Other elements ensured that the overall feel was not too stark. Page’s first task was to create a dedicated rose garden, home to Anne Bass’ favoured old-fashioned roses. Lambert’s in Dallas provided a list of roses suitable for the area (the information came courtesy of the Dallas Rose Society). Handwritten notes suggest that the final selection came from the Wayside Gardens catalogue: ‘banksia rose white’, ‘banksia rose yellow’, ‘rose apricot nectar’, ‘rose perfume delight’ and ‘rose Betty Prior’ are just a few of those Page listed.

Next to a greenhouse designed by Paul Rudolph, Page placed a wisteria-covered, but strikingly modern, pergola. The adjacent angular reflecting pool (overlooked by Aristide Maillol’s large sculpture of a reclining nude, The River) was filled with a variety of tropical waterlilies, including Nymphaea ‘Bagdad’, Nymphaea ‘Pink Pearl’ and Nelumbo ‘Alba Grandiflora’ (ordered from William Tricker, a water-lily specialist in New Jersey).

The palette throughout of pinks, lavenders, whites and silvers allowed for interest and variety but was subtle enough not to detract from the architecture.  As Robert Zion had hoped, shades of green anchored the design.

The plans suggest that Page worked on the garden from 1981 to 1982. Much of the construction of the elements which Page designed, including for the pergola, was overseen by Paul Rudolph working to Page’s instructions (some aspects had yet to be completed when Page died in January 1985). Most of the drawings for the project in the Russell Page archive, although informative, have a somewhat unfinished appearance. A reflection, possibly, of Page’s style of working at this stage in his career; details were conceived in his head and conveyed verbally.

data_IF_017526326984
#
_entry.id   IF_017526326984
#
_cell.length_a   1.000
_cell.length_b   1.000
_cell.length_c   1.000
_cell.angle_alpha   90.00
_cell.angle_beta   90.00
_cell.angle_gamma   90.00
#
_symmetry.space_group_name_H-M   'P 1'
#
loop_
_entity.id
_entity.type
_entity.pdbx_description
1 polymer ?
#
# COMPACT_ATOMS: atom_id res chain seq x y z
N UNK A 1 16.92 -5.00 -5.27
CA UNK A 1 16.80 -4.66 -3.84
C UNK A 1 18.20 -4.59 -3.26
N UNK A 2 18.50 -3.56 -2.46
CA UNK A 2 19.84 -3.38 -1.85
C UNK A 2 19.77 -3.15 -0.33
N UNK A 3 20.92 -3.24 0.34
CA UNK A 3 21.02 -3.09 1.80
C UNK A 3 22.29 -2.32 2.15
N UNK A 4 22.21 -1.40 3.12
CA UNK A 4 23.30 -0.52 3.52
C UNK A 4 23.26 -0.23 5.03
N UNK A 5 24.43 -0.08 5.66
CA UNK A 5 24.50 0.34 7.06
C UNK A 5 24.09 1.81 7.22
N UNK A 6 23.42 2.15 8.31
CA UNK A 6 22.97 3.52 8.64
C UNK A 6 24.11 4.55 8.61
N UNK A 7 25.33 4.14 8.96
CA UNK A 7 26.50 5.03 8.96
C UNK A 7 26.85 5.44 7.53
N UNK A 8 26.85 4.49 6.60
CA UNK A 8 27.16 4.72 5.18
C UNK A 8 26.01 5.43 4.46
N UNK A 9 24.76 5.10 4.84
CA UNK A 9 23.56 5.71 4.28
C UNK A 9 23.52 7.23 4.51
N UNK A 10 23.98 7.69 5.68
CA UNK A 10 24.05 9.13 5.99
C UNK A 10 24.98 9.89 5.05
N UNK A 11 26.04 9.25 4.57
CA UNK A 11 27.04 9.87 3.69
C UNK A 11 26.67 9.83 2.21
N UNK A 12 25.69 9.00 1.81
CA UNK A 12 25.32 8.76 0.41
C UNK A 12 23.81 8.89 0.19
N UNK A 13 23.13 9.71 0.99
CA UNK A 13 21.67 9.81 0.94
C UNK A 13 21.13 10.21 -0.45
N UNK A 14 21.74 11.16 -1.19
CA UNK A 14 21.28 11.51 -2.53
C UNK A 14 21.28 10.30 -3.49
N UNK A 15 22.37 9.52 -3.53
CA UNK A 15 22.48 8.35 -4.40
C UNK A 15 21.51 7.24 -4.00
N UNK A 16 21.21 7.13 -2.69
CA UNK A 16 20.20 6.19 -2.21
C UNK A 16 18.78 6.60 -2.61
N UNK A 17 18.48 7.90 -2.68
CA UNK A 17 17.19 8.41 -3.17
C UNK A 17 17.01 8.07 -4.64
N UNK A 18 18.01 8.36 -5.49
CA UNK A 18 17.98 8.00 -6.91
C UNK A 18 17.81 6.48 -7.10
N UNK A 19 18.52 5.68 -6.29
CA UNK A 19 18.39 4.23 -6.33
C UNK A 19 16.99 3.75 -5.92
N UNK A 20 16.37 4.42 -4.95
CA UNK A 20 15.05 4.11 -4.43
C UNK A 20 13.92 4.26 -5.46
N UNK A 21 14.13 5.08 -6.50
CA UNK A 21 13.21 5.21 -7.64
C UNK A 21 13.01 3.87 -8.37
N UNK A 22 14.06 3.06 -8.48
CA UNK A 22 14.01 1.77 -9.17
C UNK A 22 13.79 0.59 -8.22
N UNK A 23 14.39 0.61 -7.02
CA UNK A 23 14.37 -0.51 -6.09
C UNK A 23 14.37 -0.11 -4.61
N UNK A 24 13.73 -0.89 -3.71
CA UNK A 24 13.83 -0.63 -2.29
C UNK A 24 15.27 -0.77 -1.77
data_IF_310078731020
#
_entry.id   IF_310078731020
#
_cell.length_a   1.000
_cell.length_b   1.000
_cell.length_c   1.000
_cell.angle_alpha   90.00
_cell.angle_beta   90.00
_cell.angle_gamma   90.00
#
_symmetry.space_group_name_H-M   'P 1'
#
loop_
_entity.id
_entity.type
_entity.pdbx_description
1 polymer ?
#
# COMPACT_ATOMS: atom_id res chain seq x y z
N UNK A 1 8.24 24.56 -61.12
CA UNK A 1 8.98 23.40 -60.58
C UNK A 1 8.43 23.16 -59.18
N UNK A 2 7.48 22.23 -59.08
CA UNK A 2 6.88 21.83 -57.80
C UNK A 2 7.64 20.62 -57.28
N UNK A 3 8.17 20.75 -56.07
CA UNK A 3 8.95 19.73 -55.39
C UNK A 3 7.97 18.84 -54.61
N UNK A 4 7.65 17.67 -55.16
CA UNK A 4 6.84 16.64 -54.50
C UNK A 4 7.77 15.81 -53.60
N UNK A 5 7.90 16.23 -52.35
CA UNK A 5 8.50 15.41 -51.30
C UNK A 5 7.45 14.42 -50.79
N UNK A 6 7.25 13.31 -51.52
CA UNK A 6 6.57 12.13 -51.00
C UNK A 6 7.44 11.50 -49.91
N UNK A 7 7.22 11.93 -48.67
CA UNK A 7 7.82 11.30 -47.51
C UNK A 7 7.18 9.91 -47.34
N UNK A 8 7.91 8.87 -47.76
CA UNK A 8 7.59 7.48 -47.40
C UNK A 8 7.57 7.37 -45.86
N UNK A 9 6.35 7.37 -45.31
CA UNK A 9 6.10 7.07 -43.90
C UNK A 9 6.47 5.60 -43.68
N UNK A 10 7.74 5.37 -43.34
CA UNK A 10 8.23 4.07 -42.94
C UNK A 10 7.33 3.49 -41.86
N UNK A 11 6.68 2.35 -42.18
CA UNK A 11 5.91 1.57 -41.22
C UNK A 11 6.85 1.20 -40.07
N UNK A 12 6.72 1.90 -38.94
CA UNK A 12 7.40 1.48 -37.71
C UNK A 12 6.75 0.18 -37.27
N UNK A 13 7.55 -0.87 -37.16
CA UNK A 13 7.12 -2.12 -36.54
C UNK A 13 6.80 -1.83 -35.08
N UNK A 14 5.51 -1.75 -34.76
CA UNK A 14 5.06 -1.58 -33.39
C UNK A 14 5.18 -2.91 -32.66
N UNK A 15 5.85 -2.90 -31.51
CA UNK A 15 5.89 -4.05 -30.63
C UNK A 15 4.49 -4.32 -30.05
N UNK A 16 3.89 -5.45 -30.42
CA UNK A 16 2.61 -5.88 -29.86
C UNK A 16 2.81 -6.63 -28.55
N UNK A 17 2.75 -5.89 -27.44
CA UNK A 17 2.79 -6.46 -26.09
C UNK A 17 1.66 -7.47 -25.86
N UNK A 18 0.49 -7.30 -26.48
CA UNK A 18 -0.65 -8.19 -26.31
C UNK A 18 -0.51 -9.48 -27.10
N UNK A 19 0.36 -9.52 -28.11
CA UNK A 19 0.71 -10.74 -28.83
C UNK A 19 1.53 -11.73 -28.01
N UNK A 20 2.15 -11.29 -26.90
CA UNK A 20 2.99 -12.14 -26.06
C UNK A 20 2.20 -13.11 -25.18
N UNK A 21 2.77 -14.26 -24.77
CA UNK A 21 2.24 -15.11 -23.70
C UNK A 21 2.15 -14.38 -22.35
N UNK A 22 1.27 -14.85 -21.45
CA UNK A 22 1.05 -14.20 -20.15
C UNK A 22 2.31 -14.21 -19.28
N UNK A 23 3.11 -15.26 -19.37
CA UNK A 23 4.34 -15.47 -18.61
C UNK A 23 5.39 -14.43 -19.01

Anne Bass was an avid gardener. She was very involved in the original design and she ensured that the garden was meticulously maintained up until her death in 2020. Even so, she had one complaint: that Page had planted everything too close together. ‘Well, you have to understand that I don’t have many years left, and I want to see an effect right away,’ was his explanation. When she suggested it might negatively impact the look of the garden, his response was simple: ‘You can just replant it’ (Mortimer).


Mortimer, Senga. “The Garden Page.” Unidentified publication (Archive of Garden Design: RP/5/1/11).

van Zuylen, Gabrielle and Marina Schinz. The Gardens of Russell Page. Frances Lincoln Ltd, 2008.

Whitsey, Fred. “Inspiration Cost a Shilling. Russell Page: Designer, Gardener, Artist.” Country Life, 8 July 1985 [page number not known: newspaper cutting in the Archive of Garden Design, London. Ref: RP/5/1/9].

Related material in the Archive of Garden Design

RP/6: Photocopies of letters, project notes and plant lists, photographs and sketches by Russell Page, collected by Anne Bass.

Related material elsewhere

There are black-and-white photographs of the Bass garden in the RHS Lindley Library reference collection (PAG/Z1/1).